The medal will be awarded to service members who fly unmanned drones in combat situations, and must achieve something “so exceptional and outstanding as to clearly set the individual apart from comrades or from other persons in similar situations,” as a US Department of Defense official told a reporter for the Army Times.
To clarify, the drones are physically in combat situations while the pilot is sitting at a desk on a stateside Army base.
There is a contingent of naysayers who believe the drone pilots should not get a unique, new medal and should rather be made to meet the requirements of existing medals.
The larger issue, however, is one of ranking. The Distinguished Warfare Medal will technically rank just below the Distinguished Flying Cross and above the Bronze Star Medal for valor in the Army’s order of precedence.
The Bronze Star, as described by the Army Times, is awarded to soldiers who do “specific heroic acts performed under fire in combat.”
The idea that somebody at a computer screen at a safe military base will receive recognition higher than somebody who has been heroic under enemy fire, with the threat of death or injury, is understandably hard to swallow.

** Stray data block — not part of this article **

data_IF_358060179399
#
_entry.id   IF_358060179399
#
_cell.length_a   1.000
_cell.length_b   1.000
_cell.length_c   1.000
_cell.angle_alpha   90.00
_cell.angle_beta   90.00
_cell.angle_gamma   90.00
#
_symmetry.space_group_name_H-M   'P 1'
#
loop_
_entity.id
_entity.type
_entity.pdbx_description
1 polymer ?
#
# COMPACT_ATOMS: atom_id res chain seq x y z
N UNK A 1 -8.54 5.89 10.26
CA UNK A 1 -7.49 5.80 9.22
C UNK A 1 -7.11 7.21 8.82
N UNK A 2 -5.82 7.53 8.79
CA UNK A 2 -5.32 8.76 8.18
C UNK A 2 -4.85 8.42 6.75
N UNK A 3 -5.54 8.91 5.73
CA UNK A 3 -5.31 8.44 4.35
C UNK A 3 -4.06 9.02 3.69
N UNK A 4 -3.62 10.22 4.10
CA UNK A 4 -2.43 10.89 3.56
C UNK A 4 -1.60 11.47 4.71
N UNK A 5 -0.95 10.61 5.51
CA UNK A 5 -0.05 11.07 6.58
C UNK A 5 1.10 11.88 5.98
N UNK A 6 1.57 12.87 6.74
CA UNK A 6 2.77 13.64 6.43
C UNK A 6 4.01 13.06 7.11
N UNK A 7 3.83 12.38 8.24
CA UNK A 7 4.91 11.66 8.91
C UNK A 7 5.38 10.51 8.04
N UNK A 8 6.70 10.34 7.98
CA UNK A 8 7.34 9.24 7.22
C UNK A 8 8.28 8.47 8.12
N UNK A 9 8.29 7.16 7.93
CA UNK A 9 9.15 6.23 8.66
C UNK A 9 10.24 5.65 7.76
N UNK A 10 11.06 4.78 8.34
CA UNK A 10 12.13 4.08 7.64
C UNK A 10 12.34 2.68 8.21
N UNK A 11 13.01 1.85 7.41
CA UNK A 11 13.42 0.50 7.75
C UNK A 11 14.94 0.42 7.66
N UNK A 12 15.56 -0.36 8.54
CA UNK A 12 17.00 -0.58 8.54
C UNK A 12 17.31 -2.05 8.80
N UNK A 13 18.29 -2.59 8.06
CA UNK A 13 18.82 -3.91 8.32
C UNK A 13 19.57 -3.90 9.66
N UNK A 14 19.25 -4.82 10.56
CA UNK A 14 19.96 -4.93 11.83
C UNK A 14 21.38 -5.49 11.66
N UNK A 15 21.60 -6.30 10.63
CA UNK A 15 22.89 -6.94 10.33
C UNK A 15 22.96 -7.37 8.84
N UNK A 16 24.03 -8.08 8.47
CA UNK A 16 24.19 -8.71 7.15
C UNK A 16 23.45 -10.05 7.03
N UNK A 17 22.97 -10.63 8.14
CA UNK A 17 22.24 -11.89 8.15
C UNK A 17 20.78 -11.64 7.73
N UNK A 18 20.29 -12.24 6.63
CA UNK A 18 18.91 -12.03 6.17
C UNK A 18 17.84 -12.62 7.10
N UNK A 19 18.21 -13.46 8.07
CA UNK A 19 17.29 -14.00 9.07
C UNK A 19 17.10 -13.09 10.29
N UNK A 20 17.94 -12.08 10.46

Regardless of the ethical questions behind drones, they have become an integral part of modern warfare.
Drone pilots have the ability to get rid of enemies who are a danger to troops on the ground quickly and effectively. Also, the parents of those young men and women don’t have to live in fear of losing their children to combat. Bronze Stars are not the highest honors a member of the military can achieve, but with a “V” device, it indicates a person who has shown heroism. The “V” is a pin that goes through the ribbon of a medal and stands for “valor.”
The new medal accomplishes many good things by rewarding important members of today’s military and did so by creating a medal so the current awards do not lose value.
However, they made a misstep when they gave it precedence over a combat valor award.